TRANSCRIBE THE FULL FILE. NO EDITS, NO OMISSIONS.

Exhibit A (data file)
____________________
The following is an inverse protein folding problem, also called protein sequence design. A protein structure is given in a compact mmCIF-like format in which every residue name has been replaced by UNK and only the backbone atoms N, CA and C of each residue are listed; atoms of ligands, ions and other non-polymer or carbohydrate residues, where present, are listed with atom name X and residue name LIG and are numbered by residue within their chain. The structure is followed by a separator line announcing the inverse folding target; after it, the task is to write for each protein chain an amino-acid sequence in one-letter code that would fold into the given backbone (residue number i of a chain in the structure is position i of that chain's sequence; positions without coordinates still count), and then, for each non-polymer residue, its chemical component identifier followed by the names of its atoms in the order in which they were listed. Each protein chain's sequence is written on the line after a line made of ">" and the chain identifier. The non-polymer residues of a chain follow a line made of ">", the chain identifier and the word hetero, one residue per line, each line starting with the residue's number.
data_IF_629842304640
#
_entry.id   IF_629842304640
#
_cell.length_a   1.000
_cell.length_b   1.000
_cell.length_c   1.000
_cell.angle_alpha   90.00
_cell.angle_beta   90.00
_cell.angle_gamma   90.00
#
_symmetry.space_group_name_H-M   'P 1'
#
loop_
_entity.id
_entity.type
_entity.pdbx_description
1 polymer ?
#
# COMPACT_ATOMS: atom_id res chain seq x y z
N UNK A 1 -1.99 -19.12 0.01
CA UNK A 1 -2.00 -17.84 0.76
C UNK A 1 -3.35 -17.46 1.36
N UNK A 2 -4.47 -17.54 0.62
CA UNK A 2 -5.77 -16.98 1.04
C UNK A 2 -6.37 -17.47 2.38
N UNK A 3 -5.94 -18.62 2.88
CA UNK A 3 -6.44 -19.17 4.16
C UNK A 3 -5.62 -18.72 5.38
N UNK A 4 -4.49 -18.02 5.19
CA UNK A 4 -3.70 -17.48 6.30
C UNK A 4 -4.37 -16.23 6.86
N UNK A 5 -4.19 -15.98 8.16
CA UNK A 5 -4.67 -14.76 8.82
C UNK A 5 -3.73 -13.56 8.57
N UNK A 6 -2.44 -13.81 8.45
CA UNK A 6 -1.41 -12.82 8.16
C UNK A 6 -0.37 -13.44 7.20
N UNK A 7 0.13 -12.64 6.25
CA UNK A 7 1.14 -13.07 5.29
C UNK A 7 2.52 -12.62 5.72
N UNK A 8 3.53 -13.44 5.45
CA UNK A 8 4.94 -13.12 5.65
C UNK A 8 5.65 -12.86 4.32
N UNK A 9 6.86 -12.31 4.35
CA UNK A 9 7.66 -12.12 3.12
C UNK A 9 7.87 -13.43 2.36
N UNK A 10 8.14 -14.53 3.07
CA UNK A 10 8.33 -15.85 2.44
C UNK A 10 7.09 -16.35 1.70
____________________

The following is an inverse protein folding problem, also called protein sequence design. A protein structure is given in a compact mmCIF-like format in which every residue name has been replaced by UNK and only the backbone atoms N, CA and C of each residue are listed; atoms of ligands, ions and other non-polymer or carbohydrate residues, where present, are listed with atom name X and residue name LIG and are numbered by residue within their chain. The structure is followed by a separator line announcing the inverse folding target; after it, the task is to write for each protein chain an amino-acid sequence in one-letter code that would fold into the given backbone (residue number i of a chain in the structure is position i of that chain's sequence; positions without coordinates still count), and then, for each non-polymer residue, its chemical component identifier followed by the names of its atoms in the order in which they were listed. Each protein chain's sequence is written on the line after a line made of ">" and the chain identifier. The non-polymer residues of a chain follow a line made of ">", the chain identifier and the word hetero, one residue per line, each line starting with the residue's number.
data_IF_629842304640
#
_entry.id   IF_629842304640
#
_cell.length_a   1.000
_cell.length_b   1.000
_cell.length_c   1.000
_cell.angle_alpha   90.00
_cell.angle_beta   90.00
_cell.angle_gamma   90.00
#
_symmetry.space_group_name_H-M   'P 1'
#
loop_
_entity.id
_entity.type
_entity.pdbx_description
1 polymer ?
#
# COMPACT_ATOMS: atom_id res chain seq x y z
N UNK A 1 -1.99 -19.12 0.01
CA UNK A 1 -2.00 -17.84 0.76
C UNK A 1 -3.35 -17.46 1.36
N UNK A 2 -4.47 -17.54 0.62
CA UNK A 2 -5.77 -16.98 1.04
C UNK A 2 -6.37 -17.47 2.38
N UNK A 3 -5.94 -18.62 2.88
CA UNK A 3 -6.44 -19.17 4.16
C UNK A 3 -5.62 -18.72 5.38
N UNK A 4 -4.49 -18.02 5.19
CA UNK A 4 -3.70 -17.48 6.30
C UNK A 4 -4.37 -16.23 6.86
N UNK A 5 -4.19 -15.98 8.16
CA UNK A 5 -4.67 -14.76 8.82
C UNK A 5 -3.73 -13.56 8.57
N UNK A 6 -2.44 -13.81 8.45
CA UNK A 6 -1.41 -12.82 8.16
C UNK A 6 -0.37 -13.44 7.20
N UNK A 7 0.13 -12.64 6.25
CA UNK A 7 1.14 -13.07 5.29
C UNK A 7 2.52 -12.62 5.72
N UNK A 8 3.53 -13.44 5.45
CA UNK A 8 4.94 -13.12 5.65
C UNK A 8 5.65 -12.86 4.32
N UNK A 9 6.86 -12.31 4.35
CA UNK A 9 7.66 -12.12 3.12
C UNK A 9 7.87 -13.43 2.36
N UNK A 10 8.14 -14.53 3.07
CA UNK A 10 8.33 -15.85 2.44
C UNK A 10 7.09 -16.35 1.70